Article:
Fudge, E. (1987) "Branching structure within the syllable". Journal of Linguistics 23.359-77. (Thanks to Wlodzimierz Sobkowiak.)

    Garcia, Mauro (1934) "Secret Dialects in Tagalog", Philippine Magazine 31:28-30.

    Geller, Linda Gibson (1985) Wordplay and language learning for children. Urbana Ill,: National Council of Teachers of English.

    Gil, David (1990) "Speaking Backwards in Tagalog", Paper presented at the 8th ASANAL International Conference.

    Guiraud, Pierre (1956) L'argot. Paris: Presses universitaires de France. (Thanks to Michael Picone.)

    Haas. Mary (1967) "A taxonomy of disguised speech". paper presented to the LSA. (Thanks to Wlodzimierz Sobkowiak.)

    Haas, Mary (1969) 'Burmese Disguised Speech', Bulletin of the Institue of History and Philology (Acaemia Sinica) 39:277-85. (Thanks to Wlodzimierz Sobkowiak.)

    Hesbois, Marie-Laure "Jeux de Langue" ??Presses de l'Universite de Montreal??. (Thanks to Thierry J. van Steenberghe.)

    Hombert. Jean-Marie (1973) 'Speaking Backwards in Bakwiri', Studies in African Linguistics 4, 227-86. (Thanks to Wlodzimierz Sobkowiak.)

    Hombert, Jean-Marie (1986) 'Word Games: Some Implications for Analysis of Tone and Other Phonological Constructs', in J.J. Ohala and J.J. Jaeger (eds), Experimental Phonology, Academic Press, Orlando, pp 175-86. (Thanks to Wlodzimierz Sobkowiak.)

    Hymes, D.H.(ed) (1964) Language in culture and society: a reader in linguistics and anthropology. New York: Harper & Row. (Thanks to Wlodzimierz Sobkowiak.)

    Jespersen, Otto (1922) Language: Its Nature, Development and Origin. pp 148-151. Jespersen also includes a footnote: "I have collected a bibliographical list of such 'secret languages' in _Nord. Tidsskrift f. Filologi_, 4r. vol. 5." (Thanks to Jane Edwards.)

    Katada, Fusa (1990) "On the Representaion of Moras: Evidence from a Language Game" LI 21.4:641-646.

    Kirshemblatt-Gimblett, Barbara (ed) (1976) Speech Play. Philadelphia: Univ. of Penn. Press. (Thanks to John Archibald.) (Thanks to Ken Beesley.) (Thanks to Wlodzimierz Sobkowiak.)

    Laycock, Don (1969) 'Sublanguages in Buin: Play, Poetry, and Preservation', Pacific Linguistics A.22, 1-23.

    Laycock, Don (1972) 'Towards a Typology of Ludlings, or Play Languages', Linguistic Communications (Working Papers of the Linguistic Society of Australia) 6, 61-113. (Thanks to Wlodzimierz Sobkowiak.)

    Lefkowitz, Natalie J. (1987) Talking Backwards and Looking Forwards; The French Game Verlan, unpublished PhD dissertation, University of Washington.

    Lefkowitz, Natalie J. and Steven H. Weinberger (1987) 'The First Branch Principle and Parameter Setting in Language Games: The Case of Verlan', paper presented at the 63rd annual meeting of the LSA, San Francisco, California.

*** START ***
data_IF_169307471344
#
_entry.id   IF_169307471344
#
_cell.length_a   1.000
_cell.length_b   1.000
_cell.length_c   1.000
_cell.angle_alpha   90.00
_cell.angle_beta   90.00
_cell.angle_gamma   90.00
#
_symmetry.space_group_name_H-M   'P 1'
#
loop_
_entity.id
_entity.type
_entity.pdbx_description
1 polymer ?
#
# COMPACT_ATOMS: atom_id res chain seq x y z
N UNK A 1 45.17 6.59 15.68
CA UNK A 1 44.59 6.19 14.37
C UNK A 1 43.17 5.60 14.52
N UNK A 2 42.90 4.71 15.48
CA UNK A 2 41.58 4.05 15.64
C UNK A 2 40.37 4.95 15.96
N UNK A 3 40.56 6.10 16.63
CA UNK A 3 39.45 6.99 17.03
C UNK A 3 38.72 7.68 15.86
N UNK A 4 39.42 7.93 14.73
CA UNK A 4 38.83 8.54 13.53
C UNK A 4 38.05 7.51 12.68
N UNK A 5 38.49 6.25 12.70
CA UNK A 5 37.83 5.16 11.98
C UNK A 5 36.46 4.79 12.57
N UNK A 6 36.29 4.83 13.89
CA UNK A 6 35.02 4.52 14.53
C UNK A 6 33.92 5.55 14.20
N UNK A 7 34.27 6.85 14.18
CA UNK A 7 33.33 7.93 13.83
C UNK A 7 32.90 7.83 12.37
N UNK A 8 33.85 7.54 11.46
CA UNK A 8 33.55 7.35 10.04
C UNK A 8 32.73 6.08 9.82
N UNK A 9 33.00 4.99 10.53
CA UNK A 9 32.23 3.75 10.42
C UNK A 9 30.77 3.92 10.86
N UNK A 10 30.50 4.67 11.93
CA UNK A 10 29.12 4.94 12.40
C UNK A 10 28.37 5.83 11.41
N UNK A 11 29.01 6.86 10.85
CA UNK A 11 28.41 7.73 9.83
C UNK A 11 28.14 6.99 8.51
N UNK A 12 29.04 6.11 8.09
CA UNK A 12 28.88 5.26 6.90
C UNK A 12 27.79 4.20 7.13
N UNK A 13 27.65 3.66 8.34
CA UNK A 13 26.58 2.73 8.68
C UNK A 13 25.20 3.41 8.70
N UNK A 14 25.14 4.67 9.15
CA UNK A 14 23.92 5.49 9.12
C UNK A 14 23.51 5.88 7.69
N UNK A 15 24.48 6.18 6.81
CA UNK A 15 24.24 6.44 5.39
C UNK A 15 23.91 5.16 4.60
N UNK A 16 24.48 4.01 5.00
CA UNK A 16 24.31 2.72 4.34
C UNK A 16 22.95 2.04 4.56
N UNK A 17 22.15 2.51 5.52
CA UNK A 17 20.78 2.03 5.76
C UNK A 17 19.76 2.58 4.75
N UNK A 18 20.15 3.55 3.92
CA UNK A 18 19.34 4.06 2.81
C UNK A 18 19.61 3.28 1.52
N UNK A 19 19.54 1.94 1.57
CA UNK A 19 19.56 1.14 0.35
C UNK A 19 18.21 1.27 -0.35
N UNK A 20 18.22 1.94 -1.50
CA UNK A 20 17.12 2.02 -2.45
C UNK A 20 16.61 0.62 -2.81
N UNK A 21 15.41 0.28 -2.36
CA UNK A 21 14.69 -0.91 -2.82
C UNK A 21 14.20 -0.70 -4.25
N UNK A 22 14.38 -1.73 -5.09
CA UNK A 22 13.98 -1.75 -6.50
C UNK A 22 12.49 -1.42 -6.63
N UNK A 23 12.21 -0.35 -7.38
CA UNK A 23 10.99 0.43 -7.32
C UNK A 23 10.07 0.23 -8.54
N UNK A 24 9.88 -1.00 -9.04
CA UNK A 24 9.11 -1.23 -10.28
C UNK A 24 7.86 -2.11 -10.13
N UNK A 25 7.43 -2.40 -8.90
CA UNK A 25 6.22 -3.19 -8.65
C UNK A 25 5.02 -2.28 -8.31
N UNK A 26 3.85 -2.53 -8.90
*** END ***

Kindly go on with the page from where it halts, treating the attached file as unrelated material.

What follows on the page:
Li, J.K. (1985) "A Secret Language in Taiwan", Journal of Chinese Linguistics 13, 91-127. (Thanks to Feng-Lan Kuo.)

    Lin, Y. H. (1989) Autosegmental Treatment of Segmental processes in Chinese Phonology, PhD dissertation, UT Austin. (Thanks to Feng-Lan Kuo.)

    Lehiste I. (1985) An Estonian word game and the phonematic status of long vowels. Linguistic Inquiry, XVI, 490-492.

    Macalister, R.A. Stewart (1937) The secret languages of Ireland. Cambridge University Press.

    Manila, Quijano de (1980) Language of the Street, And Other Essays, National Book Store, Manila.

    Mehotra, Raja Ram (1977) Sociology of secret languages. Simla: Indian Institute of Advanced Study.

    Merle, Pierre. (1986/1989) Dictionaire du francais branche / Guide du francais tic et toc (in one volume) Paris: Editions du seuil. (Thanks to Michael Picone.)

    McCabe, Allyssa (1992) Language games to play with your child. New York: Insight Books.

    McCarthy, John (1985) 'Speech Disguise and Phonological Representation in Amharic' in H. van der Hulst and N. Smith (eds), Advances in Non- Linear Phonology: Results of the Amsterdam Workshop on Non-Linear Phonology, 8th-12th August 1983, Foris, Dordrecht, pp 305-12.

    McCarthy, John and A. Prince (1986) Prosodic Morphology. Ms. UMass, Amherst and Brandeis Univ (forthcoming, MIT Press - perhaps published by now) pp 59, 74-79.

    Millard, E. (1954) "What does it mean? The love of secret languages". New York folklore Quarterly 10:103-10.

    Noye, Dominique (1975) 'Langages secret chez le Peul', African Languages 1, 81-95.

    Obler, Loraine K and Menn, Lisa (eds) (1982) Exceptional Language and Linguistics. Contains one article on language play by Joel Sherzer: "Play languages: with a note on ritual languages". This is very similar to Sherzer's article in Kirshemblatt-Gimblett. It also has a good bibliography. (Thanks to Georgia Green.)

    Poser (1990) Evidence for foot structure in Japanese. Language 66: 78-109. pp 95-97 describe the Japanese Entertainer's Secret Language.

    Reich, P. (1986?) Language Development. Has a section on language games. (Thanks to John Archibald.)

    Raum, Otto (1937) 'Language Perversions in East Africa', Africa 10:221-26